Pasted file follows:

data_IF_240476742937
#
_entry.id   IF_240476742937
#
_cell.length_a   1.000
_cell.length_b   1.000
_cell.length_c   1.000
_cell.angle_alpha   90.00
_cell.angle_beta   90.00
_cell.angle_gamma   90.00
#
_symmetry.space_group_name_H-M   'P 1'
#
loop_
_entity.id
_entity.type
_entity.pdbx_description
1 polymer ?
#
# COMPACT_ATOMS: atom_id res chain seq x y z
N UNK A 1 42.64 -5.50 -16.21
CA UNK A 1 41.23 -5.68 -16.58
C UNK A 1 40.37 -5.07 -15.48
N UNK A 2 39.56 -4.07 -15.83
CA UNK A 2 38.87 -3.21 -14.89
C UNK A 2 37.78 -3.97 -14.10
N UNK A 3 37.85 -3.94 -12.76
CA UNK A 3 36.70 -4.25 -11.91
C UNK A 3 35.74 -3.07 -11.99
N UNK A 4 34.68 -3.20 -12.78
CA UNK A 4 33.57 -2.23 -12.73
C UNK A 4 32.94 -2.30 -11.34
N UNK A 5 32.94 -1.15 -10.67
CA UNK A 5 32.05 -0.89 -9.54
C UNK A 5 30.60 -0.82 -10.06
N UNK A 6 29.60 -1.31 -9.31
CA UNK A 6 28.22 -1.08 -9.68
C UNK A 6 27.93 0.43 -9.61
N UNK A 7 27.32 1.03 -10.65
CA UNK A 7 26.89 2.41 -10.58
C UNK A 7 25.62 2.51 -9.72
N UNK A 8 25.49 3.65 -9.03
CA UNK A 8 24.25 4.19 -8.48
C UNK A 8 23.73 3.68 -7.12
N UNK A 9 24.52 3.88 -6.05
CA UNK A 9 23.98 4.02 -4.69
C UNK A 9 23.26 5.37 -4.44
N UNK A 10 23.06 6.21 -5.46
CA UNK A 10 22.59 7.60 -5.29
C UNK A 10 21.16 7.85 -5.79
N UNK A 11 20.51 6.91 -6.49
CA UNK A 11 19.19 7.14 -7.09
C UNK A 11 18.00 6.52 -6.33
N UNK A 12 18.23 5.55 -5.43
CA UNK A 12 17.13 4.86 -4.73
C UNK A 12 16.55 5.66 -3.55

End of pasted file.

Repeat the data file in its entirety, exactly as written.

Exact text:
data_IF_240476742937
#
_entry.id   IF_240476742937
#
_cell.length_a   1.000
_cell.length_b   1.000
_cell.length_c   1.000
_cell.angle_alpha   90.00
_cell.angle_beta   90.00
_cell.angle_gamma   90.00
#
_symmetry.space_group_name_H-M   'P 1'
#
loop_
_entity.id
_entity.type
_entity.pdbx_description
1 polymer ?
#
# COMPACT_ATOMS: atom_id res chain seq x y z
N UNK A 1 42.64 -5.50 -16.21
CA UNK A 1 41.23 -5.68 -16.58
C UNK A 1 40.37 -5.07 -15.48
N UNK A 2 39.56 -4.07 -15.83
CA UNK A 2 38.87 -3.21 -14.89
C UNK A 2 37.78 -3.97 -14.10
N UNK A 3 37.85 -3.94 -12.76
CA UNK A 3 36.70 -4.25 -11.91
C UNK A 3 35.74 -3.07 -11.99
N UNK A 4 34.68 -3.20 -12.78
CA UNK A 4 33.57 -2.23 -12.73
C UNK A 4 32.94 -2.30 -11.34
N UNK A 5 32.94 -1.15 -10.67
CA UNK A 5 32.05 -0.89 -9.54
C UNK A 5 30.60 -0.82 -10.06
N UNK A 6 29.60 -1.31 -9.31
CA UNK A 6 28.22 -1.08 -9.68
C UNK A 6 27.93 0.43 -9.61
N UNK A 7 27.32 1.03 -10.65
CA UNK A 7 26.89 2.41 -10.58
C UNK A 7 25.62 2.51 -9.72
N UNK A 8 25.49 3.65 -9.03
CA UNK A 8 24.25 4.19 -8.48
C UNK A 8 23.73 3.68 -7.12
N UNK A 9 24.52 3.88 -6.05
CA UNK A 9 23.98 4.02 -4.69
C UNK A 9 23.26 5.37 -4.44
N UNK A 10 23.06 6.21 -5.46
CA UNK A 10 22.59 7.60 -5.29
C UNK A 10 21.16 7.85 -5.79
N UNK A 11 20.51 6.91 -6.49
CA UNK A 11 19.19 7.14 -7.09
C UNK A 11 18.00 6.52 -6.33
N UNK A 12 18.23 5.55 -5.43
CA UNK A 12 17.13 4.86 -4.73
C UNK A 12 16.55 5.66 -3.55